Any kind of work that is done in a living cell is done by its proteins. One thing a cell has to do is to duplicate its DNA. In your body, for example, DNA has been duplicated trillions of times. Proteins do that job, and one of those proteins is an enzyme called DNA ligase. Scientists recognized that ligase could be useful in building recombinant DNA in the lab, so they incorporated a ligation step into the process of creating recombinant DNA.
The Structure of DNA
A single strand of DNA consists of a sequence of nuclear bases that go by the abbreviations A, T, G and C. Normally DNA is found in a double strand, where one long sequence of bases is matched up with another equally long strand of bases. The two strands are complementary, in that where one strand has an A the other has a T, and where one has a G, the other has a C. The A and T match each other through a weak chemical bond called a hydrogen bond, and G and C do the same. Altogether, the two complementary strands are joined to each other through many hydrogen bonds. Each of the two individual strands hold their own nuclear bases together with a stronger bond in the form of a long chain of sugar and phosphate groups covalently connected.
The Function of Ligase
You can think of a DNA strand as one long charm bracelet with four different types of charms. The charms just hang off the strong chain that is connecting them together. DNA replication builds another charm bracelet matched to the first. Wherever there's an A charm on the first bracelet, a T charm will fit on the second bracelet, and the same for C and G. The charms on the second bracelet can match to the first bracelet without being on a bracelet themselves. That is, they can connect up to the opposite chain through a weak connection without having a strong chain to connect them to their neighbors. DNA ligase detects places where the sugar and phosphate chain is broken, and rebuilds the link, connecting the sugar and phosphate groups in a strong bond.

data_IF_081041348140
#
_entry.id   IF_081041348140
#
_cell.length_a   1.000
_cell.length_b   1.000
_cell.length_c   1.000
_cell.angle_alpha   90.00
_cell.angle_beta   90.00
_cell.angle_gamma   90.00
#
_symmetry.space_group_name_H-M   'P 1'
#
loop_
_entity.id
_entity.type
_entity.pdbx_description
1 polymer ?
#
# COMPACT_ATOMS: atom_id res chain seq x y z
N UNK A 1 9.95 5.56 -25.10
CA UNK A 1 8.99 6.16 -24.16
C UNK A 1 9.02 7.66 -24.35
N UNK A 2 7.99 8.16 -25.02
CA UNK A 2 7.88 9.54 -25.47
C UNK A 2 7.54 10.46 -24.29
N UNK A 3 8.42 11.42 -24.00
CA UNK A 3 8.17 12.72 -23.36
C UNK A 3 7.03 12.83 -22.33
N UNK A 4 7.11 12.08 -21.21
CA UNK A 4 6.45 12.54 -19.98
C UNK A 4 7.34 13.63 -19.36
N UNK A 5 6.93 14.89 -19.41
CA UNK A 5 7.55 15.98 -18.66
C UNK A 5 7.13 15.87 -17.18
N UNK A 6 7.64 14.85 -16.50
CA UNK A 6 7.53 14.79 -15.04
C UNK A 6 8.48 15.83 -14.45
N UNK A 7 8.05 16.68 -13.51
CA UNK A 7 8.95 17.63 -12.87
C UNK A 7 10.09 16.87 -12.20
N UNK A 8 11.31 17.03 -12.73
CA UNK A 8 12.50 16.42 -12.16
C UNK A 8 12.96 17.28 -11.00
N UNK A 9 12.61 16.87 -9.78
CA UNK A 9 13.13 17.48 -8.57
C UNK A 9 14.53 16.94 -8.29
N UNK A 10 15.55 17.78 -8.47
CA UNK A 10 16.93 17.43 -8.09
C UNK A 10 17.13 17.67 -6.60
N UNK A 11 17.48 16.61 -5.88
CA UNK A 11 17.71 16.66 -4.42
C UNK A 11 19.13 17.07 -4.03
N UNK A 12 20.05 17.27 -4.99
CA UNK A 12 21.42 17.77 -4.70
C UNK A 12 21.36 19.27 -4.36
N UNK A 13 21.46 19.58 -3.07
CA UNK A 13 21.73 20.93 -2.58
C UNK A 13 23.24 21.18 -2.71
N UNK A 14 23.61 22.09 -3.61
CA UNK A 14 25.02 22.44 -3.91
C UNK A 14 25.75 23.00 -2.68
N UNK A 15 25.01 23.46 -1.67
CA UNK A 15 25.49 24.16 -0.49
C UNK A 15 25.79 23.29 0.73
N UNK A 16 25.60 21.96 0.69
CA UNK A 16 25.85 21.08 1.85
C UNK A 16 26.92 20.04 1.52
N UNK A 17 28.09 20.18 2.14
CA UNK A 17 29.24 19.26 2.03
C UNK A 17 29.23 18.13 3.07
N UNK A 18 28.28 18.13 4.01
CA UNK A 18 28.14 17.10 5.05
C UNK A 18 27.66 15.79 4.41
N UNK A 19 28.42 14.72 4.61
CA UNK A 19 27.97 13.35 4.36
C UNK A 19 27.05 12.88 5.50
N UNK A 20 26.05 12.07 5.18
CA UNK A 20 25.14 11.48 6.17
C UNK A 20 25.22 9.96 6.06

Recombinant DNA is the result of cutting a double strand of DNA and connecting it to another double strand. Each double strand is often cut unevenly, with one strand ending a few bases short of the other. There are extra bases hanging off one end, as in TTAA, for example. The other double strand has extra bases in a sequence like AATT. The two sets of extra bases -- called "sticky ends" -- grab onto each other through their weak hydrogen bonds.
Thinking of charm bracelets again, imagine you have one double charm bracelet with two chains connected only through their charms. You snip off the end, but you snip one end four charms short of the other, so there's a little tail hanging off. You do the same thing to another double charm bracelet. If the four charms complement each other, the two snipped charms will connect up, but only through their charms.
Ligase in Recombination
In the prior step of DNA recombination, matched sticky ends of two different double-stranded DNA molecules have connected up. However, the only connection between the two sections is through the weak bonds. Like the charm bracelet connected only through the matching charms, it would be easy to pull them apart. DNA ligase finds the places where the sugar and phosphate groups are not connected together, and it links them up. Again, like the charm bracelet, after DNA ligase comes through and chains the bases together, the new, longer, double-stranded DNA molecule is strongly connected together.